While relieved of the extensive reporting and compliance obligations of SEC- registered investment advisers, their status as exempt reporting advisers still required them to file certain basic reports with the SEC. In these reports, both advisers disclosed that they are under common control with each other, and that they had overlapping employees and associated persons, including individuals who provided investment advice on behalf of both advisers.  The reports also revealed that the two advisers had significant overlapping operations without any policies or procedures in place to keep them separate.

The SEC concluded that the two funds were operationally integrated, and that for purposes of determining their eligibility for an exemption, the two advisers had to be viewed as a single adviser.   As a result, Penn Mezzanine did not qualify for its claimed exemption under Rule 203(m)-1 under the Advisers Act because the combined operations of the two advisers exceeded the $150 million RAUM limitation.  Similarly, TL Ventures was not eligible for the exemption available under Section 203(l) of the Advisers Act since the combined operations of the two advisers meant that it was not an adviser solely to venture capital funds.  Accordingly, the SEC determined that both advisers failed to register as an investment adviser when they were required to do so.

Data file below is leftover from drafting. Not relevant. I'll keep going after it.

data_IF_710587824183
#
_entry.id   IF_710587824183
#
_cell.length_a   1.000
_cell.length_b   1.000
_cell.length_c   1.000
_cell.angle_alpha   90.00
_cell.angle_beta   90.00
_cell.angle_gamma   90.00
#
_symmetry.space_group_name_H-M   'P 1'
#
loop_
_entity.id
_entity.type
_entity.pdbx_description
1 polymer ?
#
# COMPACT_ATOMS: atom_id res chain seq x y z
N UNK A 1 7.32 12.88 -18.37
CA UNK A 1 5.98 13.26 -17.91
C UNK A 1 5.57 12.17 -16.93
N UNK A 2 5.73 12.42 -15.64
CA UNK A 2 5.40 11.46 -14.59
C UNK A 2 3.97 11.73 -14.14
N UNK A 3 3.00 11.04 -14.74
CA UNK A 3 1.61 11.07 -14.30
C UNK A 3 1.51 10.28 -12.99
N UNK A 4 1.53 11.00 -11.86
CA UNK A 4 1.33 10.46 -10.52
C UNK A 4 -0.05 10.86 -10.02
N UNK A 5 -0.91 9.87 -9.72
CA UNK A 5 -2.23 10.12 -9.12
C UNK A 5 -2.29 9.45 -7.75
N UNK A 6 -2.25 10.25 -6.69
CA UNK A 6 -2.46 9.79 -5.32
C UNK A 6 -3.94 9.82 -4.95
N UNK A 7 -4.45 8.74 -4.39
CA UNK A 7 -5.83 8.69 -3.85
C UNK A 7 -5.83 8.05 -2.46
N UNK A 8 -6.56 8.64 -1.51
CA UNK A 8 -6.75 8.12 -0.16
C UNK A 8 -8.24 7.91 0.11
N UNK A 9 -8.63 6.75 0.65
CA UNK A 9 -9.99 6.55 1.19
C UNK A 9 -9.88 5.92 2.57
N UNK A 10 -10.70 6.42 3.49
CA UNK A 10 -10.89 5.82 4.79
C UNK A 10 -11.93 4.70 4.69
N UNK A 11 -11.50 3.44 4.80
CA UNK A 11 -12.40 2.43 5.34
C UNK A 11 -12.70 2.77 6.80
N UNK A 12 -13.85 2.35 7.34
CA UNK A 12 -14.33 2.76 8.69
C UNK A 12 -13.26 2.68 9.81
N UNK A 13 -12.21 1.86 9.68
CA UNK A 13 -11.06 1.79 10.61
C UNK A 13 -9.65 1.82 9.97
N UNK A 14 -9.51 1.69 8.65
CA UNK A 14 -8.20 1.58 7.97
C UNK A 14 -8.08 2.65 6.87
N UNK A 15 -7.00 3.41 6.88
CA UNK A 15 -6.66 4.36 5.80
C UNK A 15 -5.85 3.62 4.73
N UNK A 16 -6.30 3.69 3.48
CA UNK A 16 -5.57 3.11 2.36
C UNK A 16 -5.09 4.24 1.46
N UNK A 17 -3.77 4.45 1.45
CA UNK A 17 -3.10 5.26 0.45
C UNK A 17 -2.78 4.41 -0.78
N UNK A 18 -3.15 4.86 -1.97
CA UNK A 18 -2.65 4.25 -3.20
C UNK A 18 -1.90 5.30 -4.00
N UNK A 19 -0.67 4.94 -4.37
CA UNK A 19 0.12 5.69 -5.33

Pay-to-play rules

In a case of first impression, the SEC also brought an enforcement action under the Advisers Act “pay-to-play” rules.  Under Section 206(4) of the Advisers Act and Rule 206(4)-5 thereunder, investment advisers (whether registered, required to be registered or exempt reporting) are prohibited from providing investment advisory services for compensation to a government entity within two years after a contribution to an official of the government entity is made by the investment adviser or any “covered associate” of the adviser.  In April 2011, an officer or employee of TL Ventures that qualified as a “covered associate” of the adviser made a $2,500 campaign contribution to the campaign of a candidate for Mayor of Philadelphia and in November 2011 a $2,000 campaign contribution to the Governor of Pennsylvania.   Both political positions have appointment powers over the city and state pension and retirement boards.